The thing is, I have a love-hate relationship with that place, and I know my mom does too. For me, moving there is the moment that ended my childhood in my mind. We were so isolated there, and after living in a subdivision and being able to play with friends every day after school and ride my bike on the smooth roads, I found the adjustment to that house challenging. Why ride my bike anymore when there was no one to ride with and nowhere to go, and the roads are all bumpy? So, I stopped. And, despite what “they” say, I DON’T remember how to anymore. I became more introverted and much less active. Stopped “playing” altogether. These things don’t sadden me, but I’m not sure they were for the best, you know? It is what it is. I adapted. But I never liked that whole “living in the country” thing: not being able to call my friends in high school ’cause everyone was long distance, trudging up the driveway with loads of groceries in the winter because it was too icy or snowy to drive up, short showers and stained white clothes because of wells. And did I mention isolation? Yeah, that. I do not ever want to live that way again, despite my husband’s wishes.

        Anyway, my mom always felt like moving there was a mistake of sorts. Besides the things I mentioned, it was always too much of a house for them and we were “house poor”. They’ve never been able to afford to keep it up properly, hence the carpets are still the 1987 originals and paint is chipping and there’s unrepaired damage from poor roof design (the previous owner designed it herself, and was no architect), etc., etc. It’s embarrassing to her and to me, too. And unsafe for my kids, really. I’m sure the railings on the stairways and the balcony are definitely not up to code, for example.

        And yet, and yet… I DID spend most of my growing-up years there, and it is “home”. So my kids will miss out, kinda. But it will be okay. Mom and Dad are also moving because they intend to go overseas for Dad to teach somewhere after they both retire, and I certainly can’t blame them for wanting that adventure. They’ve only been able to travel in the past five years (again, because of being “house poor”) and they deserve to enjoy their healthy years however they want and not be tied down to that house. I’m excited for them!

        (Sorry for the novel.)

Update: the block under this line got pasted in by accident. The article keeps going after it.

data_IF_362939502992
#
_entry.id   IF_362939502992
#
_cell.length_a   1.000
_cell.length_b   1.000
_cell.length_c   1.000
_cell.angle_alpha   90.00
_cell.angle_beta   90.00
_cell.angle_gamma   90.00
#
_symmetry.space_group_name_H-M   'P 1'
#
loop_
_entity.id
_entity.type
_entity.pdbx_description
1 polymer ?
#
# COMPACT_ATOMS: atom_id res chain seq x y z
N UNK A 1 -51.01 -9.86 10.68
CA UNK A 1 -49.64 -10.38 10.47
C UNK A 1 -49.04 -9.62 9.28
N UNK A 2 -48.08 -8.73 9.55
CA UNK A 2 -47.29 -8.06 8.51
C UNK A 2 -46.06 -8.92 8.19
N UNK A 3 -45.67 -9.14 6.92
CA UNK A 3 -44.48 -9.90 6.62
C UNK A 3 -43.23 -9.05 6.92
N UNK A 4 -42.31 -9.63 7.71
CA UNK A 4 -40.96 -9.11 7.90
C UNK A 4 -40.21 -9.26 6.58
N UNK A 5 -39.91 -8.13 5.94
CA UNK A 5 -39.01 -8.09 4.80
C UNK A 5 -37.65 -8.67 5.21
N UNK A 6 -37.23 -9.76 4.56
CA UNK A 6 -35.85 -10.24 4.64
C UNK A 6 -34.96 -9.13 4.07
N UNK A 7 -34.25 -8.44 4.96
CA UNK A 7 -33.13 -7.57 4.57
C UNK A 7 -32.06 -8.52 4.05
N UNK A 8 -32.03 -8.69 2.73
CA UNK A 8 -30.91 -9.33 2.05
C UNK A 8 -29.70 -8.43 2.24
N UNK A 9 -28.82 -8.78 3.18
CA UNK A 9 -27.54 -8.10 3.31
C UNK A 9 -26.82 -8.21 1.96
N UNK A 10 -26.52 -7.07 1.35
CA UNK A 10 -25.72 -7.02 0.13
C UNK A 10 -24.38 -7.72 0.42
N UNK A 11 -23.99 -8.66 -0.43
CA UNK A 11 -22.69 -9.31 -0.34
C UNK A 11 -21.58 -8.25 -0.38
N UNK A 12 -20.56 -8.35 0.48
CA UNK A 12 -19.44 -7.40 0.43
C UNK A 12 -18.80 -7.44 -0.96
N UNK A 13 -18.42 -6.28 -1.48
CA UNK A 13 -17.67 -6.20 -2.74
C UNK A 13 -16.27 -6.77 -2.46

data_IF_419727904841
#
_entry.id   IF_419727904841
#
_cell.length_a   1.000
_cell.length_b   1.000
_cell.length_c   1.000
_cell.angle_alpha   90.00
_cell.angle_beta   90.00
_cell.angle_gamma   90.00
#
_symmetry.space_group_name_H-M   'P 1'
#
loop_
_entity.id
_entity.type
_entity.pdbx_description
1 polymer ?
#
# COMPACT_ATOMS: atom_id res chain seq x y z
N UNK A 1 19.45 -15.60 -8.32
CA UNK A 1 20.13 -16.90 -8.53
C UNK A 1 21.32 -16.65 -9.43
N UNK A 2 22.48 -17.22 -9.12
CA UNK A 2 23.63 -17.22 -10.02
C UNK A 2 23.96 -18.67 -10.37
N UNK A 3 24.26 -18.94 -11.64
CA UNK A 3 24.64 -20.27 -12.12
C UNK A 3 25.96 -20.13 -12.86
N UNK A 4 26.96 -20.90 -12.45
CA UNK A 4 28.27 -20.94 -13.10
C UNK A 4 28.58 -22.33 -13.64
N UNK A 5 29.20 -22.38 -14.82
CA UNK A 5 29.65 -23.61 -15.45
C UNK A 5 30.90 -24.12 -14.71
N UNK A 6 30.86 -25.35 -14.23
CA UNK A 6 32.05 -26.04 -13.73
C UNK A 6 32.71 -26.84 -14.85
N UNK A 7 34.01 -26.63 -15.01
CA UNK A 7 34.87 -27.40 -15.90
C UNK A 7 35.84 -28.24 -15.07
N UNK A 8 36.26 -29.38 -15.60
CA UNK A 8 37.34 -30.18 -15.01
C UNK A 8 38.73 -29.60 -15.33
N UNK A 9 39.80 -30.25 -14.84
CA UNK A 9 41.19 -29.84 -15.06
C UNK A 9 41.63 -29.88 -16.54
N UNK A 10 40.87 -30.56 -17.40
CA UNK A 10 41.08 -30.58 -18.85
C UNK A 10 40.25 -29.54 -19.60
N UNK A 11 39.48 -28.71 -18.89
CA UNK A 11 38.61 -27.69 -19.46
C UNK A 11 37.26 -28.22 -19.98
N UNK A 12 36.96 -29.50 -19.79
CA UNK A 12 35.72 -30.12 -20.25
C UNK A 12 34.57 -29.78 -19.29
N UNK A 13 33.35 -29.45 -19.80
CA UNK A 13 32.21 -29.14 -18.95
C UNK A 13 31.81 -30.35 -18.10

1. Hmm…OK, I can see how that house was a definite mixed blessing. Like our Prospect house only way more so.
          Really fun to visit for overnighters, though!

          It sounds like your parents have awesome plans! That’s really exciting! ๐Ÿ˜€

          (and never apologize for long comments! Long comments are great! xox)

    1. Up until the last 2 visits, we really didn’t appreciate the awesomeness that that place can provide for Xander. That’s probably because he couldn’t really walk o the rocks and he had to be carried everywhere. Now he’s in heaven down there apart from the bugs. It’s fantastic!

      I’m sad your parents are leaving that house! *I* have lots of great memories from it, and I’ve only been around for the past decade!

  2. This has me in tears, Meg. With how much love you describe your special place and notice every little change.
    I have moved several times with my parents during childhood and my parents sold the last house we lived in together many years ago. So for me there is no going back. Still there are alot of special places I can go back to in my memory, including a special hill I would roll down in summer and skate down in winter:)
    Thank you for helping me to remember.
    Sending you rainbowsparkles.

  3. The woods behind my parent’s house. There are sacred places back there, and I used to disappear for hours at a time exploring, and imagining. I didn’t know it at the time, but those woods shaped my belief system, and whenever I’m told to imagine somewhere where I feel safe and calm, I think of there. I think the last time I was back there was the last time I had to make a huge decision that would forever change the course of my life. That was just over 7 years ago. I meant to take some time the last time I was home to do some exploring with Violet, (now that she’s old enough) but the black flies were so bad we had to stay indoors. Next time!

    1. Thank you so much for sharing that, Corinne!
      Let’s see…7 years ago…
      Yes, that place is a big deal. And I bet Violet (when armed with a cubic foot of bug spray) will LOVE it.

  4. This couldn’t have come at a better time, Meg. My family is in the process of clearing out my great aunt’s house; she died in March, and the house will be on the market soon. I had visited that house since I was born, lying on the living room floor with my aunt during sleepovers, picking tomatoes in the backyard garden, dancing outside on the sprawling lawn, dressing myself in my aunt’s costume jewelry upstairs, hiding behind the racks of clothes hanging in the basement…so many memories live in that house, and it’s sad to know I’ll never smell its smells or feel its textures ever again. I’m so glad you have “made up” with your favorite place and are friends again. ๐Ÿ™‚

    1. We really are friends again! Although I could do without the ARMIES OF BLACKFLIES.
      I’m sorry you have to say goodbye to a place that’s so important to you. Those are such beautiful, glowing memories, I can tell.
      It’s part of growing up, isn’t it? I’ve said goodbye to a few other places, and it just SUCKS.